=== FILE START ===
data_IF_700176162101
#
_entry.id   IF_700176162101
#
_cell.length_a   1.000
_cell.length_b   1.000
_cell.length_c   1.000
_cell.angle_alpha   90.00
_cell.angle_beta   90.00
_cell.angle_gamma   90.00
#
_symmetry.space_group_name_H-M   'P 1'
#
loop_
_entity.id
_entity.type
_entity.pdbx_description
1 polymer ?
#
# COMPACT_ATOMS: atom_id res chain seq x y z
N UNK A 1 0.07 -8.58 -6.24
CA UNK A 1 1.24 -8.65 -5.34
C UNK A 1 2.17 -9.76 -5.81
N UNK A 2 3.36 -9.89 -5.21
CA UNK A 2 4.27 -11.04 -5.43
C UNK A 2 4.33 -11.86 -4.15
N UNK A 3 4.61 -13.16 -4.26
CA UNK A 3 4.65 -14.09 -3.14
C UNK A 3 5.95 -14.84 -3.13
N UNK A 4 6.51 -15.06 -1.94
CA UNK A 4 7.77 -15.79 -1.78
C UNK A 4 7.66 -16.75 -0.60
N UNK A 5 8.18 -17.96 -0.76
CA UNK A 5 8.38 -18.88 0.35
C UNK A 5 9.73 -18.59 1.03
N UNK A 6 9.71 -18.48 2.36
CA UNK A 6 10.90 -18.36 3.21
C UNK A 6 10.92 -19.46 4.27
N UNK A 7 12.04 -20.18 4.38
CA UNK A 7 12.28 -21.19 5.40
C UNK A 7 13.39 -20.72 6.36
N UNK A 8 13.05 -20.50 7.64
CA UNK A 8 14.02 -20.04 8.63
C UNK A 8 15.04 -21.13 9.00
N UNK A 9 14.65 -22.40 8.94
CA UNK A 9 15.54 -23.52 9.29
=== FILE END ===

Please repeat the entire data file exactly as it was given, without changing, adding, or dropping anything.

data_IF_700176162101
#
_entry.id   IF_700176162101
#
_cell.length_a   1.000
_cell.length_b   1.000
_cell.length_c   1.000
_cell.angle_alpha   90.00
_cell.angle_beta   90.00
_cell.angle_gamma   90.00
#
_symmetry.space_group_name_H-M   'P 1'
#
loop_
_entity.id
_entity.type
_entity.pdbx_description
1 polymer ?
#
# COMPACT_ATOMS: atom_id res chain seq x y z
N UNK A 1 0.07 -8.58 -6.24
CA UNK A 1 1.24 -8.65 -5.34
C UNK A 1 2.17 -9.76 -5.81
N UNK A 2 3.36 -9.89 -5.21
CA UNK A 2 4.27 -11.04 -5.43
C UNK A 2 4.33 -11.86 -4.15
N UNK A 3 4.61 -13.16 -4.26
CA UNK A 3 4.65 -14.09 -3.14
C UNK A 3 5.95 -14.84 -3.13
N UNK A 4 6.51 -15.06 -1.94
CA UNK A 4 7.77 -15.79 -1.78
C UNK A 4 7.66 -16.75 -0.60
N UNK A 5 8.18 -17.96 -0.76
CA UNK A 5 8.38 -18.88 0.35
C UNK A 5 9.73 -18.59 1.03
N UNK A 6 9.71 -18.48 2.36
CA UNK A 6 10.90 -18.36 3.21
C UNK A 6 10.92 -19.46 4.27
N UNK A 7 12.04 -20.18 4.38
CA UNK A 7 12.28 -21.19 5.40
C UNK A 7 13.39 -20.72 6.36
N UNK A 8 13.05 -20.50 7.64
CA UNK A 8 14.02 -20.04 8.63
C UNK A 8 15.04 -21.13 9.00
N UNK A 9 14.65 -22.40 8.94
CA UNK A 9 15.54 -23.52 9.29